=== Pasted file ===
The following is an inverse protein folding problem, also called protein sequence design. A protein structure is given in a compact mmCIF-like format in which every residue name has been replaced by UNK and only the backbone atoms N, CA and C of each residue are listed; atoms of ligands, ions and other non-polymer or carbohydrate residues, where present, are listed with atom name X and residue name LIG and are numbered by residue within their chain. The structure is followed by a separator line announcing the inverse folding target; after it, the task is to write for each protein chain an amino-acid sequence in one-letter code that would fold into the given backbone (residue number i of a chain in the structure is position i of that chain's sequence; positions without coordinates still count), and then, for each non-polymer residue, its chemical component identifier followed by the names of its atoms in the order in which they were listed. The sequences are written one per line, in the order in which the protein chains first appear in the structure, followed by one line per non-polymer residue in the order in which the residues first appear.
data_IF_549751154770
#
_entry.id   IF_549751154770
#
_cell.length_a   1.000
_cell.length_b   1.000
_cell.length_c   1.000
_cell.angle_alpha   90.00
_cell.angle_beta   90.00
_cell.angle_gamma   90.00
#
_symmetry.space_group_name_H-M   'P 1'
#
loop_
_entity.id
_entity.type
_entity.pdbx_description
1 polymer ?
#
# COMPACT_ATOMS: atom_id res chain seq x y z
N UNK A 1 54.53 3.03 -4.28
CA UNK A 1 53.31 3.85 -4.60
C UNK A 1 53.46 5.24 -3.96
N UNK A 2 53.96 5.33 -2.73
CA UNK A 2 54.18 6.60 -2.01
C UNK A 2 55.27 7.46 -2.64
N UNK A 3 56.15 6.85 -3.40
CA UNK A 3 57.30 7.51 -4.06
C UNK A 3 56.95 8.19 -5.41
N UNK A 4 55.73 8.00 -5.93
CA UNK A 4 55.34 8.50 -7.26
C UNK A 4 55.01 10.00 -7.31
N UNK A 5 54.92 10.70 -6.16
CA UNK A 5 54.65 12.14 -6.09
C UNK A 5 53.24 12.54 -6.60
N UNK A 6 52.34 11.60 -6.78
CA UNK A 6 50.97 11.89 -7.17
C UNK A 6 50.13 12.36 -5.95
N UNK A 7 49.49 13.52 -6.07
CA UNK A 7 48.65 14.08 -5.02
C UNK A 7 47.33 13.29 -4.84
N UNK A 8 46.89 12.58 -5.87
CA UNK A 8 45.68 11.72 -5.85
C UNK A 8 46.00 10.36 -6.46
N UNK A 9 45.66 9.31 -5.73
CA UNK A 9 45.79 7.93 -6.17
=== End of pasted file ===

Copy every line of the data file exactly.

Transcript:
The following is an inverse protein folding problem, also called protein sequence design. A protein structure is given in a compact mmCIF-like format in which every residue name has been replaced by UNK and only the backbone atoms N, CA and C of each residue are listed; atoms of ligands, ions and other non-polymer or carbohydrate residues, where present, are listed with atom name X and residue name LIG and are numbered by residue within their chain. The structure is followed by a separator line announcing the inverse folding target; after it, the task is to write for each protein chain an amino-acid sequence in one-letter code that would fold into the given backbone (residue number i of a chain in the structure is position i of that chain's sequence; positions without coordinates still count), and then, for each non-polymer residue, its chemical component identifier followed by the names of its atoms in the order in which they were listed. The sequences are written one per line, in the order in which the protein chains first appear in the structure, followed by one line per non-polymer residue in the order in which the residues first appear.
data_IF_549751154770
#
_entry.id   IF_549751154770
#
_cell.length_a   1.000
_cell.length_b   1.000
_cell.length_c   1.000
_cell.angle_alpha   90.00
_cell.angle_beta   90.00
_cell.angle_gamma   90.00
#
_symmetry.space_group_name_H-M   'P 1'
#
loop_
_entity.id
_entity.type
_entity.pdbx_description
1 polymer ?
#
# COMPACT_ATOMS: atom_id res chain seq x y z
N UNK A 1 54.53 3.03 -4.28
CA UNK A 1 53.31 3.85 -4.60
C UNK A 1 53.46 5.24 -3.96
N UNK A 2 53.96 5.33 -2.73
CA UNK A 2 54.18 6.60 -2.01
C UNK A 2 55.27 7.46 -2.64
N UNK A 3 56.15 6.85 -3.40
CA UNK A 3 57.30 7.51 -4.06
C UNK A 3 56.95 8.19 -5.41
N UNK A 4 55.73 8.00 -5.93
CA UNK A 4 55.34 8.50 -7.26
C UNK A 4 55.01 10.00 -7.31
N UNK A 5 54.92 10.70 -6.16
CA UNK A 5 54.65 12.14 -6.09
C UNK A 5 53.24 12.54 -6.60
N UNK A 6 52.34 11.60 -6.78
CA UNK A 6 50.97 11.89 -7.17
C UNK A 6 50.13 12.36 -5.95
N UNK A 7 49.49 13.52 -6.07
CA UNK A 7 48.65 14.08 -5.02
C UNK A 7 47.33 13.29 -4.84
N UNK A 8 46.89 12.58 -5.87
CA UNK A 8 45.68 11.72 -5.85
C UNK A 8 46.00 10.36 -6.46
N UNK A 9 45.66 9.31 -5.73
CA UNK A 9 45.79 7.93 -6.17